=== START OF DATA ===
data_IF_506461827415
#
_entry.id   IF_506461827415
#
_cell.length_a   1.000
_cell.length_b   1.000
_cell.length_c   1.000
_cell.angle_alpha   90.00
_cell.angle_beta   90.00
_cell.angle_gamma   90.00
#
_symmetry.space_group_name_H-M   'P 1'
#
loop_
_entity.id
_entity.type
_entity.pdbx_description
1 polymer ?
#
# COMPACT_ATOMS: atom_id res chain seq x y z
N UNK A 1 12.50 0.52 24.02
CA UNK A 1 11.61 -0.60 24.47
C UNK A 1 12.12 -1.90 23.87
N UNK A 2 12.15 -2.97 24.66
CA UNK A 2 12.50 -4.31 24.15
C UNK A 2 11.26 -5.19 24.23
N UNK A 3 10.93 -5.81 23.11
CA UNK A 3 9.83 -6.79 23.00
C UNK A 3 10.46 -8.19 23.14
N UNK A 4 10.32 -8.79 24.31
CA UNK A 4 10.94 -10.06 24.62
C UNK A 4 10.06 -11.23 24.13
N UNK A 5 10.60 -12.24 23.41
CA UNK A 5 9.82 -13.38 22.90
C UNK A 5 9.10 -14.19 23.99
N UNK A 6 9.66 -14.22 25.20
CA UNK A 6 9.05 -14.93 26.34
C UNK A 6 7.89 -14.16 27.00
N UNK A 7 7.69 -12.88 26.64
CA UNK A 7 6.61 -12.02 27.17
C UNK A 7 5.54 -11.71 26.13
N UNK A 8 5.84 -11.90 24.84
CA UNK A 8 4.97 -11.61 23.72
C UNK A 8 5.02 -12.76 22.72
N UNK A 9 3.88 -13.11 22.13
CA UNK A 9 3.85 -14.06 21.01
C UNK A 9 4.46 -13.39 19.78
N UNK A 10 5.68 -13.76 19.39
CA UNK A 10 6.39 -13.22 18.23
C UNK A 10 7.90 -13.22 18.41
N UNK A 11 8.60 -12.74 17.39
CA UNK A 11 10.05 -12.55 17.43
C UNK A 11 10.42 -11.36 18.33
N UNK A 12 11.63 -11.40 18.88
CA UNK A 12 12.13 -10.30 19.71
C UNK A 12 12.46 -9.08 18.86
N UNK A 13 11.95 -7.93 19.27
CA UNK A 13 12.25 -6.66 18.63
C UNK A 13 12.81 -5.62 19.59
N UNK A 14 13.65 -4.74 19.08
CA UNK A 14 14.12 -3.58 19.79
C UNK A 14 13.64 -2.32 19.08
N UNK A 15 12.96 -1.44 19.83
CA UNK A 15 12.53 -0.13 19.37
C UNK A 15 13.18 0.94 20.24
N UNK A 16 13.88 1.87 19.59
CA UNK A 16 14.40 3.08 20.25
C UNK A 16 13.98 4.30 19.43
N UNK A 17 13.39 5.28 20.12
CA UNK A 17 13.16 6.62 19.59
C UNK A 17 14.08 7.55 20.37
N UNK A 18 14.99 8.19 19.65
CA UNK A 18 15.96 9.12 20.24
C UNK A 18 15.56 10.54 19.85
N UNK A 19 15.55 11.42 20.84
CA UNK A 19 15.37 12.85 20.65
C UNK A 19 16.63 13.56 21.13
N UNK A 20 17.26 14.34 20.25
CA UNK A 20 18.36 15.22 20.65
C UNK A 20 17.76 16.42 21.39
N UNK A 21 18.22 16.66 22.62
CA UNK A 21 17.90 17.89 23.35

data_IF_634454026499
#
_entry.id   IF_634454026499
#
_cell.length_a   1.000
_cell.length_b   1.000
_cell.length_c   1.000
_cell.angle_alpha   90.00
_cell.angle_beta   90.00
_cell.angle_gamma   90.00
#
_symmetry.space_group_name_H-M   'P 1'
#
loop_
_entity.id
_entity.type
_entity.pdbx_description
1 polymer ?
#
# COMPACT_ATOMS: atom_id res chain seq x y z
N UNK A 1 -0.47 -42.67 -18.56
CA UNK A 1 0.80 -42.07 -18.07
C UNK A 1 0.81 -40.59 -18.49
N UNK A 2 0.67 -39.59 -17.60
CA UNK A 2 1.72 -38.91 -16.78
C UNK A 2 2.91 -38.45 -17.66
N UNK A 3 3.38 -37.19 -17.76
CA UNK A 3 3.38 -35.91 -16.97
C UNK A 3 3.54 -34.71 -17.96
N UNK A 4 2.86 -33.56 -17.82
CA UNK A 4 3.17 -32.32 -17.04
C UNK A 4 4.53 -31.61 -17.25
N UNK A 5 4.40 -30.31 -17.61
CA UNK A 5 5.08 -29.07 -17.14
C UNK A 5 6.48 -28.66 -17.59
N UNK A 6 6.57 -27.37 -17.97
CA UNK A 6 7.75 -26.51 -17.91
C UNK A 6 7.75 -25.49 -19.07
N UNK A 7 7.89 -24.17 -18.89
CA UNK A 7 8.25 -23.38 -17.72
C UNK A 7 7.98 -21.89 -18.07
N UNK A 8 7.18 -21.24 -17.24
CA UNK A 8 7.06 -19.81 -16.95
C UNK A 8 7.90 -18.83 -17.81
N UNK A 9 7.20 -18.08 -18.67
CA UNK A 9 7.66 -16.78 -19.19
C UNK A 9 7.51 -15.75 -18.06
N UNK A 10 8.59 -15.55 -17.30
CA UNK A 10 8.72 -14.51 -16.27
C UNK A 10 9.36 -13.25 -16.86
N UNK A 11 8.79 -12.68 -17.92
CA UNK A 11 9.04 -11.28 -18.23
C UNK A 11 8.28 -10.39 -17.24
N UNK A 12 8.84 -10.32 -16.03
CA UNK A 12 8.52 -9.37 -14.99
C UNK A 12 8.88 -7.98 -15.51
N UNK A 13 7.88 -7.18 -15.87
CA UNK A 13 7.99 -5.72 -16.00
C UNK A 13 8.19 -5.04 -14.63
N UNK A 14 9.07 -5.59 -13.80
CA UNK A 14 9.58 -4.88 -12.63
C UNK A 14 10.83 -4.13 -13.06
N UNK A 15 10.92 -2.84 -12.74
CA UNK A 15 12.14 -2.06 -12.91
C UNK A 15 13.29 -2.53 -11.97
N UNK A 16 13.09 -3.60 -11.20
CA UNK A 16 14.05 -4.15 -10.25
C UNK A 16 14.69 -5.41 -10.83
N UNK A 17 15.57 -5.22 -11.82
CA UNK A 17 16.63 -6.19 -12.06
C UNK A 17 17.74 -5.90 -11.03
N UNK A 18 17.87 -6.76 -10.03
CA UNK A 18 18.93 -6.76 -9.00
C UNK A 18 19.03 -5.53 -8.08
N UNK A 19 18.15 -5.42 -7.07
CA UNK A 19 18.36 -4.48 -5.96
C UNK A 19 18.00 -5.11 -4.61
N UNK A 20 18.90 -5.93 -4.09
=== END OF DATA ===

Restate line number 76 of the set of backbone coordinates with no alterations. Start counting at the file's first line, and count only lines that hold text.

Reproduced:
CA UNK A 19 15.37 12.85 20.65